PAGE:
Limited number of certifying organizations: There are a limited number of certifying organizations, and not all of them are available in all regions. The farmers need to do research to find the certifying organization that best fits their farm’s operation.

Marketing advantage: A certification can provide a marketing advantage as it allows farmers to communicate their grass-fed products as a healthier, more sustainable and tasty option.

Lack of regulation: Some certifying organizations do not have strict regulations in place to ensure that the farmers are actually following the grass-fed standards, this can lead to misleading labeling and false advertising.

Compliance with regulations: Some certifications may also be required by laws and regulations, and obtaining a certification can help farmers to comply with these regulations.

Lack of recognition: Some certifications may not be well recognized or respected by consumers or buyers, which can limit the benefits of obtaining certification.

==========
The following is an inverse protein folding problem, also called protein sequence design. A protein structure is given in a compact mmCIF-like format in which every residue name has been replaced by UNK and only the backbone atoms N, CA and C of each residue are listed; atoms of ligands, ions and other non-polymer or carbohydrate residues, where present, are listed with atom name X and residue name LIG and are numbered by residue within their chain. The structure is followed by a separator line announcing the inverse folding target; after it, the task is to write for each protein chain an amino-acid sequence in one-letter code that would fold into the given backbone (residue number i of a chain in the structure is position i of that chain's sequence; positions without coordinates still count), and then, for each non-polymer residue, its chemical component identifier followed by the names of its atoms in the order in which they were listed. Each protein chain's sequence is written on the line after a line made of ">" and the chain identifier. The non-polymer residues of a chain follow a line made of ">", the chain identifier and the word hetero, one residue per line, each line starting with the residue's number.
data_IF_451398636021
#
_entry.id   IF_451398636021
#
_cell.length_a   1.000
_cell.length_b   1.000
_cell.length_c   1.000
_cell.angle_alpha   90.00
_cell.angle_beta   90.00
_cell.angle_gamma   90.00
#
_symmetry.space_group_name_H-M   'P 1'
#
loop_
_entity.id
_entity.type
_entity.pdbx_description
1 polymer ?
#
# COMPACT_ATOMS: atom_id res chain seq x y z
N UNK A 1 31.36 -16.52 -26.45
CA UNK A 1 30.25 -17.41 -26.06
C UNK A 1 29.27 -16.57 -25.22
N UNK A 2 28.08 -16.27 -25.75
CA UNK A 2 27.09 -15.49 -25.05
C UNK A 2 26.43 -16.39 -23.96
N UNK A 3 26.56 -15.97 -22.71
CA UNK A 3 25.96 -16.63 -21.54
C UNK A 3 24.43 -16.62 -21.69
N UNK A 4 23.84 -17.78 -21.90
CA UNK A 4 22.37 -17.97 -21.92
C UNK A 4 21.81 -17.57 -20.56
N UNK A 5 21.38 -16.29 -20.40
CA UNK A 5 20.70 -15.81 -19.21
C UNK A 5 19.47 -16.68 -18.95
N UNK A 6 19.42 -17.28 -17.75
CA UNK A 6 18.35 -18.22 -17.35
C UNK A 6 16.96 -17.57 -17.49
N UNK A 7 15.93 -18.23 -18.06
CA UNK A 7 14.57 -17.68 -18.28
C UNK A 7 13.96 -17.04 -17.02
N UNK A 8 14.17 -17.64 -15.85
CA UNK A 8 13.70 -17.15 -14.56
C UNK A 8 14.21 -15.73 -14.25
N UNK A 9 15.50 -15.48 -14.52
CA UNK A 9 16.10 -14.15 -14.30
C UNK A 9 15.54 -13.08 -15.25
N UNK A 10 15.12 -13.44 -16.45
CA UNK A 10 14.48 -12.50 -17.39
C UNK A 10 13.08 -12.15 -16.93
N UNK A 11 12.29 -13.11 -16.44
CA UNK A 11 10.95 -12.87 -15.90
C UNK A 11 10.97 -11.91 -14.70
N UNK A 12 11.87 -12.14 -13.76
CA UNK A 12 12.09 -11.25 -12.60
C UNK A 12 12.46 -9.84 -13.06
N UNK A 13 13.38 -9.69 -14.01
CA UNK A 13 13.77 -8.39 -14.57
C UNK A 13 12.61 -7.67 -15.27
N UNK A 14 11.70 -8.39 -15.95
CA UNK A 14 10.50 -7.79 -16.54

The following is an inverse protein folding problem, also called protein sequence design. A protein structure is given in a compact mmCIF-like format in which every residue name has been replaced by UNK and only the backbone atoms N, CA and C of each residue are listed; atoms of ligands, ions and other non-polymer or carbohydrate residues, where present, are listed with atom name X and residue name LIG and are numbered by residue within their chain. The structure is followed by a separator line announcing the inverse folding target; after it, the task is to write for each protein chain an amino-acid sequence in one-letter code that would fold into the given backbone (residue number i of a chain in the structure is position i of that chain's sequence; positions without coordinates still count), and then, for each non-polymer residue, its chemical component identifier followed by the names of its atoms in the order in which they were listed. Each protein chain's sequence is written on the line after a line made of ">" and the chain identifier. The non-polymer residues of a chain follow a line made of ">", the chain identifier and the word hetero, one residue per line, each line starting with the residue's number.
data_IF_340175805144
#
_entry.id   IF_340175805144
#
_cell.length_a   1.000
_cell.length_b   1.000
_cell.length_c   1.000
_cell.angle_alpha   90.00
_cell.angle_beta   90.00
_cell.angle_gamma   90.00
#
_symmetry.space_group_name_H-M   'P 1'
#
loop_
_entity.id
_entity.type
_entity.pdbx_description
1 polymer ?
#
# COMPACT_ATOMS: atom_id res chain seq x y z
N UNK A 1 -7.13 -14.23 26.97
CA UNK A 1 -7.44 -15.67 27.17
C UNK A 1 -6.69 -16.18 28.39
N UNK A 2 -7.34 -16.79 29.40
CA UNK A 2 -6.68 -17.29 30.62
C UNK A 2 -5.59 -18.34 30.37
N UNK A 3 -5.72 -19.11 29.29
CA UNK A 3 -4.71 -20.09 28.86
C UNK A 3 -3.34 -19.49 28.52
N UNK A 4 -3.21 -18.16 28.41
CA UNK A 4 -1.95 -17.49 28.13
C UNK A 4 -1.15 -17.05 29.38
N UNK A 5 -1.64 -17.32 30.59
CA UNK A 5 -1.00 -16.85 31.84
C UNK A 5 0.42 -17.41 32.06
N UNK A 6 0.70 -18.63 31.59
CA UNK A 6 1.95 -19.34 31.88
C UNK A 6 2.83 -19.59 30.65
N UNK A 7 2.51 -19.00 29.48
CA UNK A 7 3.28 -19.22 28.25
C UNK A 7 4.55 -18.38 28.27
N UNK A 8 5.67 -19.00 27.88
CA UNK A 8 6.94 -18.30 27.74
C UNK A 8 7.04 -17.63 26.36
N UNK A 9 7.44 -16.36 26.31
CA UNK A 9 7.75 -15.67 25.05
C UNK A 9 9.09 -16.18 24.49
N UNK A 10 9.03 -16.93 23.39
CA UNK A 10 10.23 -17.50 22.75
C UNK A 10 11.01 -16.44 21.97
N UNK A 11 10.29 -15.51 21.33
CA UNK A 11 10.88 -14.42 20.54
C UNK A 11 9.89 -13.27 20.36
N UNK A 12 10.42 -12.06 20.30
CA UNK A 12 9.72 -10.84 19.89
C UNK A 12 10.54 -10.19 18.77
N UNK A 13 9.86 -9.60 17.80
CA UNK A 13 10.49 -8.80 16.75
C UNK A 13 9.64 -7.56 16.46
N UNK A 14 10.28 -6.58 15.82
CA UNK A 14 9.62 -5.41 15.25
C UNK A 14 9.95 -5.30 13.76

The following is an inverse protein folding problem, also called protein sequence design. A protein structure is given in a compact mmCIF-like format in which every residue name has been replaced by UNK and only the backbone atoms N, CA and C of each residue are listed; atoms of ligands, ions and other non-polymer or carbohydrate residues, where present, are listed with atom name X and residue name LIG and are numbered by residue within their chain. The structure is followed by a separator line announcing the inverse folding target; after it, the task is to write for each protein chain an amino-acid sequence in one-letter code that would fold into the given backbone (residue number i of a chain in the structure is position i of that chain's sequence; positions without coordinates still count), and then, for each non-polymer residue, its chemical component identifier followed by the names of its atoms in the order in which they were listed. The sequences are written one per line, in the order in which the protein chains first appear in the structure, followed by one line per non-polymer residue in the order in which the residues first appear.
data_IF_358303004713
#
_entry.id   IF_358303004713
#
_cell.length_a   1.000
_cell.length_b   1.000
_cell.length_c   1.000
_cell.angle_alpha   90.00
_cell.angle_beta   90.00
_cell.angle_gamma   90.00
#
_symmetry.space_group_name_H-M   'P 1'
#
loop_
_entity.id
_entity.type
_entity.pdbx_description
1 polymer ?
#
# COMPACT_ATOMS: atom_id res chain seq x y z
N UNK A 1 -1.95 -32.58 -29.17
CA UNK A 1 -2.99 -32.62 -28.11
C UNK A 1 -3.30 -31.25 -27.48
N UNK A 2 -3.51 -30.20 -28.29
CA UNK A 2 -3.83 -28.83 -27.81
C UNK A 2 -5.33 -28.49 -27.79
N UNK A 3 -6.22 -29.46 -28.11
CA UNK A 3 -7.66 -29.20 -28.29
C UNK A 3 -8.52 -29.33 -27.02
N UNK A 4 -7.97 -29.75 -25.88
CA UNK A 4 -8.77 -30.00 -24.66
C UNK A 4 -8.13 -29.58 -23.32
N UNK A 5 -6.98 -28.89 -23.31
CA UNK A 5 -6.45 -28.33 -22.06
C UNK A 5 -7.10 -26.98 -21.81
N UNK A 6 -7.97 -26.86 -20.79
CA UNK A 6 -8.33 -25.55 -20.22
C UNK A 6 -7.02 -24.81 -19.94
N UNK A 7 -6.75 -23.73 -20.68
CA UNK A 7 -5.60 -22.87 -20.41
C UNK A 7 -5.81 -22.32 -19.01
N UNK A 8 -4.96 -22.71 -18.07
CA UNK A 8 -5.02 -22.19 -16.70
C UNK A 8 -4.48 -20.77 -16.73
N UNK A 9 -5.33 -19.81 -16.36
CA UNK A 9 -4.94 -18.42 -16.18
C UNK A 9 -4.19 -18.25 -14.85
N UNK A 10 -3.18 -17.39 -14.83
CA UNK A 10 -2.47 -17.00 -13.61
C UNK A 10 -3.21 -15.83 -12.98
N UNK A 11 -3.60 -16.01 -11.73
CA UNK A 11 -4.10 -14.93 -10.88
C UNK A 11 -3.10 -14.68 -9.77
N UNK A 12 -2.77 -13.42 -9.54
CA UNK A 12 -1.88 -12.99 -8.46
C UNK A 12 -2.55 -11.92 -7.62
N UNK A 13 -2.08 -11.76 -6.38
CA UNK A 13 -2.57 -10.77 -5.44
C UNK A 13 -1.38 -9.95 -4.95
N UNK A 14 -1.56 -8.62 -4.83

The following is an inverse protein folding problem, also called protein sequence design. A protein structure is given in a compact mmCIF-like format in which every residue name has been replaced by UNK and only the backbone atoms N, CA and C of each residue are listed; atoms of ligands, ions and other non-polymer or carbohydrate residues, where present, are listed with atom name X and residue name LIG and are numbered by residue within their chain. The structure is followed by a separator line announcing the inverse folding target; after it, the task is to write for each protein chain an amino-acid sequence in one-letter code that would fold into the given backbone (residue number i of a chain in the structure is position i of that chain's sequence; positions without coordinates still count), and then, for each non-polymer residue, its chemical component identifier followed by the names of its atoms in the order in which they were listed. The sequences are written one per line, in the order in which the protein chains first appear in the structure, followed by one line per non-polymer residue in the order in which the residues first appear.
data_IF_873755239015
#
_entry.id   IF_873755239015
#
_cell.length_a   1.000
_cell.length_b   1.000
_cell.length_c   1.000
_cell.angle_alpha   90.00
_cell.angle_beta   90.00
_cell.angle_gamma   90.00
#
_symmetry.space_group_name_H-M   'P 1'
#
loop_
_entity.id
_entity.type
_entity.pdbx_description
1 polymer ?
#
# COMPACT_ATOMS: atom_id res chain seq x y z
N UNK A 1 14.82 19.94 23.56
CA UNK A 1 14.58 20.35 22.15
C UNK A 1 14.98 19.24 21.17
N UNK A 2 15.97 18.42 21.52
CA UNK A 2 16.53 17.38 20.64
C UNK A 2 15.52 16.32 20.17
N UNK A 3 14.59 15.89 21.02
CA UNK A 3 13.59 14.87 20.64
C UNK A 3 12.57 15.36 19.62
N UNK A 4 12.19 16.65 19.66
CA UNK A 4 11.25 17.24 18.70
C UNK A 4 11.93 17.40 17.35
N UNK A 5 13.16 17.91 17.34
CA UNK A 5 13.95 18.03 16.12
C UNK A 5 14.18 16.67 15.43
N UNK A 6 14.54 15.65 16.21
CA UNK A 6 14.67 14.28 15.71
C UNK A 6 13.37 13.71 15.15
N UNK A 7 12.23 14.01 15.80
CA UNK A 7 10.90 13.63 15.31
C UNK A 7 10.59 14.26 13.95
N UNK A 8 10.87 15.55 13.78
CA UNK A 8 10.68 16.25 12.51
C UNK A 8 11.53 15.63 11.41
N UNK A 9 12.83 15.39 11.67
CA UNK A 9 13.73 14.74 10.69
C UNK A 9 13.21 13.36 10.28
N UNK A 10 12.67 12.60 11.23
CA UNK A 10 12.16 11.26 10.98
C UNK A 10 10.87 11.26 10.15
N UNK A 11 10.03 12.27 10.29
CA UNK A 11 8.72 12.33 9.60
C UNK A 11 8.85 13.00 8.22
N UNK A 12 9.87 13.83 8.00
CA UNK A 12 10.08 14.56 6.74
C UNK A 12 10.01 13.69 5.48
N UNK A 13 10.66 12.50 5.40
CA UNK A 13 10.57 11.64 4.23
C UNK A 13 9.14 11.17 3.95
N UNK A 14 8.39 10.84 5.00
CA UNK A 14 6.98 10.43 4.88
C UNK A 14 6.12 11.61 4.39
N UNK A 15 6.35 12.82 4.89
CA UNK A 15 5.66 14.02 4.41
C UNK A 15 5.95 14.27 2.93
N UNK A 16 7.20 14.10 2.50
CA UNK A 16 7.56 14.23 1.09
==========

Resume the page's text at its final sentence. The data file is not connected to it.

In summary, grass-fed certification can be a solid marketing tool for farms seeking to differentiate themselves in the marketplace. Consumers are searching for environmentally sensitive, humanely raised food products, and grass-fed production fits the bill. Obtaining certification is a rigorous process, but one that can reap benefits for farmers who invest in their product from start to finish.


“Obtaining certification is a rigorous process, but one that can reap benefits for farmers who invest in their product from start to finish.”


Grass-fed operations are not restricted to conventional farms, and non-conventional operations are not restricted to grass-fed production. In other words, it can be difficult to make these blanket statements about sustainability and certification, mainly because everyone is different – but that’s exactly as it should be. It was an interesting discovery, but again – there is no one-size-fits-all approach to farming and livestock management.


You may also like to take a look at some of these great resources: 


Here at Hustler, farming sustainably is at the heart of everything we do.

Our belief in sustainable farming practices underpins our range of world-leading livestock feeding solutions. If you are looking for farming equipment near you or buying livestock feeding equipment, contact our friendly team today!